Jorge Ruiz, the preschool teacher at Kramer Elementary in Dallas, says that at the beginning of the school year his 4- and 5-year-olds were shy and didn't always know how to finish a thought out loud.
But they're now confident constructing three, four, even eight-word sentences.
Helping Kids Feel Comfortable Reading
At some point in a child's school career, she hopefully transitions from learning to read to reading to learn. And many experts think the critical time for that is third grade.
Reading to learn requires a level of comprehension that students struggle with in Baltimore City Schools. There, just 1 in 10 fourth-graders is reading proficiently. The district has a long road ahead to improve literacy, but it may have one small assist.
For the past two years, every third-grader in Baltimore City Schools has received a copy of My Baltimore Book.
It's about the size of a short novel and is supposed to give kids a reading resource connected to their everyday lives, says Becky Slogeris, the author. The idea is that the more familiar kids are with reading concepts, the more engaged they'll be and the deeper they'll learn.
Slogeris also raised the money to give a copy to every student in third grade in the district, including Heather Tuttle's third grade class at Lake Montebello Elementary in northeast Baltimore.
That's where students have their books out on their desks, open to a page with white and black circles mixed together, symbolizing diversity.
Below that, there's an image of black dots on one side and white dots on the other, representing segregation.
In this lesson, students learn the meaning of urban and suburban, how Baltimore's population tumbled starting in the 1960s with white flight and the loss of industrial jobs — all in the context of the Baltimore of today.
Ms. Tuttle prompts a question: "Why do you think having a diverse neighborhood — or a diverse community — why do you think that's a positive? ... Or maybe you think it's a negative." And some kids aren't quite sure.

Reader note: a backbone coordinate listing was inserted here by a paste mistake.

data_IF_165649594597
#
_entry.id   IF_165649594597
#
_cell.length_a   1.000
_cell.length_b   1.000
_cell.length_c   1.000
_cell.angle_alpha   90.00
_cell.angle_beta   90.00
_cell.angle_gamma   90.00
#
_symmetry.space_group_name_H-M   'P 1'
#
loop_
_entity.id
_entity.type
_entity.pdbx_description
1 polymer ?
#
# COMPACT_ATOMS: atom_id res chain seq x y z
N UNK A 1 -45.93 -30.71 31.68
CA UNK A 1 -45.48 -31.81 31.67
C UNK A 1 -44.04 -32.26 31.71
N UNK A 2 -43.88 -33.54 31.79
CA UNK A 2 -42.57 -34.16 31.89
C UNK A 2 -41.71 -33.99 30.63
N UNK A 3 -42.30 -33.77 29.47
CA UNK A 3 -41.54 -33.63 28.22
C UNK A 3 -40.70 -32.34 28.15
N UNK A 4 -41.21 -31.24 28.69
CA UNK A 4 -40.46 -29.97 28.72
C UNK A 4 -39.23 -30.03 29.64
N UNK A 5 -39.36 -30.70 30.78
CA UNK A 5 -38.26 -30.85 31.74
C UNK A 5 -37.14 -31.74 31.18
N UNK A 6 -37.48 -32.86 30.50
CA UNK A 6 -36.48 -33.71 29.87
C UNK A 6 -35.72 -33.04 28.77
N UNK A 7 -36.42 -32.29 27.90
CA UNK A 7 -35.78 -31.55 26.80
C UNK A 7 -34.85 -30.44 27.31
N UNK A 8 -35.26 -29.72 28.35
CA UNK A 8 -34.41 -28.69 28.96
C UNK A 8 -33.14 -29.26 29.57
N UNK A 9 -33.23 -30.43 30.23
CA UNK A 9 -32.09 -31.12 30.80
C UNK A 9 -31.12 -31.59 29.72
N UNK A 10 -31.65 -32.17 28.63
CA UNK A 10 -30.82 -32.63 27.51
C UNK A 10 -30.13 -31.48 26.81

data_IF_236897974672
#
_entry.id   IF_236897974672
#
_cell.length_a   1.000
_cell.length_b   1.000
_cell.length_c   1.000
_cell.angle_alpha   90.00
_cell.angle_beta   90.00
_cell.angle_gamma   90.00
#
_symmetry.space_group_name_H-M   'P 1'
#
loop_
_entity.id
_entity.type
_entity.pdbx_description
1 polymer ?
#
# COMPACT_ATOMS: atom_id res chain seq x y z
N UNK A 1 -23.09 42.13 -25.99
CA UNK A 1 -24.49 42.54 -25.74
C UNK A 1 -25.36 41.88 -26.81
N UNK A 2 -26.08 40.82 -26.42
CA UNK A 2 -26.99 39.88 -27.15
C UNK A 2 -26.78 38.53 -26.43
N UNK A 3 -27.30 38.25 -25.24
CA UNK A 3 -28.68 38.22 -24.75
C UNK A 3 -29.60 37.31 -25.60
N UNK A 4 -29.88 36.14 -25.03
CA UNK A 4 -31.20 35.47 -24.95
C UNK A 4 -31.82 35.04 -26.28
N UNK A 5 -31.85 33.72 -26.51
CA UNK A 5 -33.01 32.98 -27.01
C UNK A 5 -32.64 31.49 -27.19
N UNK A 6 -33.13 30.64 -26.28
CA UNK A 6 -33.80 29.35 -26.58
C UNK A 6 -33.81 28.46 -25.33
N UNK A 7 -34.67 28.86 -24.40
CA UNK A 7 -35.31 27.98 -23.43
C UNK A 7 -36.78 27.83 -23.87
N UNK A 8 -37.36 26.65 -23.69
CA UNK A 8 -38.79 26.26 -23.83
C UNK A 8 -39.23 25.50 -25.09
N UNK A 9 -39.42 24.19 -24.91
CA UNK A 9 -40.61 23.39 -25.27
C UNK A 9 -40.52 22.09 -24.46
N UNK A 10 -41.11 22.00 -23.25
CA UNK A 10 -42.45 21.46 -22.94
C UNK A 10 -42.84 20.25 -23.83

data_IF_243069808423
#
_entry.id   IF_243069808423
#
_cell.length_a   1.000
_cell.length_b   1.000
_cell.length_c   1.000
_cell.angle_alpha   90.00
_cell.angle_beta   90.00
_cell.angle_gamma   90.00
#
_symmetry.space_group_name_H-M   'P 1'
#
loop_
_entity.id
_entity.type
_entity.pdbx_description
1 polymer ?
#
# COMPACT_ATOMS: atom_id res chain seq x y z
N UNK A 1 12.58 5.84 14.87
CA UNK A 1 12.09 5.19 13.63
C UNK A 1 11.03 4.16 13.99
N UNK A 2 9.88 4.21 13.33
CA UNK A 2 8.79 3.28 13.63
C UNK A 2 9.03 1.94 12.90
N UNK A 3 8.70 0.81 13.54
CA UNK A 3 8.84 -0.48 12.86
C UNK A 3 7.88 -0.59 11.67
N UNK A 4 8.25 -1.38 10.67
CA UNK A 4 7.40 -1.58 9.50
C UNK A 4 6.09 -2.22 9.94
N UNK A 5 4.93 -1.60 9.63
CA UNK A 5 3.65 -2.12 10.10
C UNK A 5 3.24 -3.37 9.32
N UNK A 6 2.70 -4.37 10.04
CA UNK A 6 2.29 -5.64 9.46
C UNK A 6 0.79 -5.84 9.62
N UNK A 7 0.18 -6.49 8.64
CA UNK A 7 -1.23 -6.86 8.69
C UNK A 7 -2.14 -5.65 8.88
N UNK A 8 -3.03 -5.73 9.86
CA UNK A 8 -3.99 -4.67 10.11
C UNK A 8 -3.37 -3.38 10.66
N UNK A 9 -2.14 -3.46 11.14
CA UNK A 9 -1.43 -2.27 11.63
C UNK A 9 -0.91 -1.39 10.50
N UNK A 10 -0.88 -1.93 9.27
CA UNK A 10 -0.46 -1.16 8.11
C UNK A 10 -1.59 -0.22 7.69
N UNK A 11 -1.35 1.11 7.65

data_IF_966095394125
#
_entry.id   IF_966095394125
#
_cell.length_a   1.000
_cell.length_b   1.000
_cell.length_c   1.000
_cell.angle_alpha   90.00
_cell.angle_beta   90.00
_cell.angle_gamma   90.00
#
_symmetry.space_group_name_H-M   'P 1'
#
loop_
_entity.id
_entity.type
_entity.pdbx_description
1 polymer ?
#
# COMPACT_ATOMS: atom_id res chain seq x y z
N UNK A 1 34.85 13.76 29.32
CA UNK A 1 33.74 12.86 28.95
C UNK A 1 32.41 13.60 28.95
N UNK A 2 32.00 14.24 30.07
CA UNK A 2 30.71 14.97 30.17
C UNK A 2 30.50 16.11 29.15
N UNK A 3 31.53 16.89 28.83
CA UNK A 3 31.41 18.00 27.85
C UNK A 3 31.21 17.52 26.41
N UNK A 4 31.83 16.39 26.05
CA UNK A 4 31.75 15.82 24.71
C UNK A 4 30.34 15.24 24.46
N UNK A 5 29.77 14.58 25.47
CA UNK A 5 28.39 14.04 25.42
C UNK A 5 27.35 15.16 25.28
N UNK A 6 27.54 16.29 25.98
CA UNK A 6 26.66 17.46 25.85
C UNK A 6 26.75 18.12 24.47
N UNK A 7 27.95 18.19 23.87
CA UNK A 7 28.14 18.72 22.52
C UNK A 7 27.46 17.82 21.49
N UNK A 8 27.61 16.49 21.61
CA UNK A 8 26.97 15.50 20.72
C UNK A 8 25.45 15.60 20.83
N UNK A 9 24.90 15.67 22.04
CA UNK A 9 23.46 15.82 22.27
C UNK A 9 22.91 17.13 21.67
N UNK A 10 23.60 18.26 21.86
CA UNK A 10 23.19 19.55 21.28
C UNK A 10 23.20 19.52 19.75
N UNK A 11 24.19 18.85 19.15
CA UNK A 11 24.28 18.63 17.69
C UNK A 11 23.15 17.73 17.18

One student responds, "I think living in a diverse neighborhood would be great because you can have friends there that might be from other countries and you can ask them about other cultures."
"I don't want them to only be able to identify a definition; I want them to use it in conversation. And they do," says Ms. Tuttle.
Where Every Word Matters
Nearly every student at Jordan L. Mott Junior High in the Bronx, in New York City, is behind in reading by at least a grade level.
The school of 430 students faces a June deadline to turn around stubbornly low test scores. If it doesn't, it will have to close or come under state receivership.
So this year, school leaders decided to focus on vocabulary. That's because of its well-documented importance in reading success and because recent assessments pinpointed it as a weakness among students at the school.
"Words like predict, justify, evaluate, compare, contrast ..." can be difficult for kids at this stage, says Kimberly Tyson, a literacy consultant hired to encourage teachers here to think about vocabulary differently.
It's in middle school that vocabulary gets more complex, and so Tyson tells teachers that kids need at least six exposures to a new word before it sinks in. Writing definitions in their own words can also help.
To Teach Kids To Read And Write, Sometimes You Have To Get Creative - Link to article
Evaluations and Summatives
Please continue to look in NCEES daily to review your staff evaluation materials
Only 2 more PDPs to sign off out of 28
30 of 51 to do so make sure you have your ducks in a row.
Teachers as Ms, Todd and I finish up. We will email you to sign or review. Please keep up so that we can finish up. See us with any questions.
Thanks and happy NCEES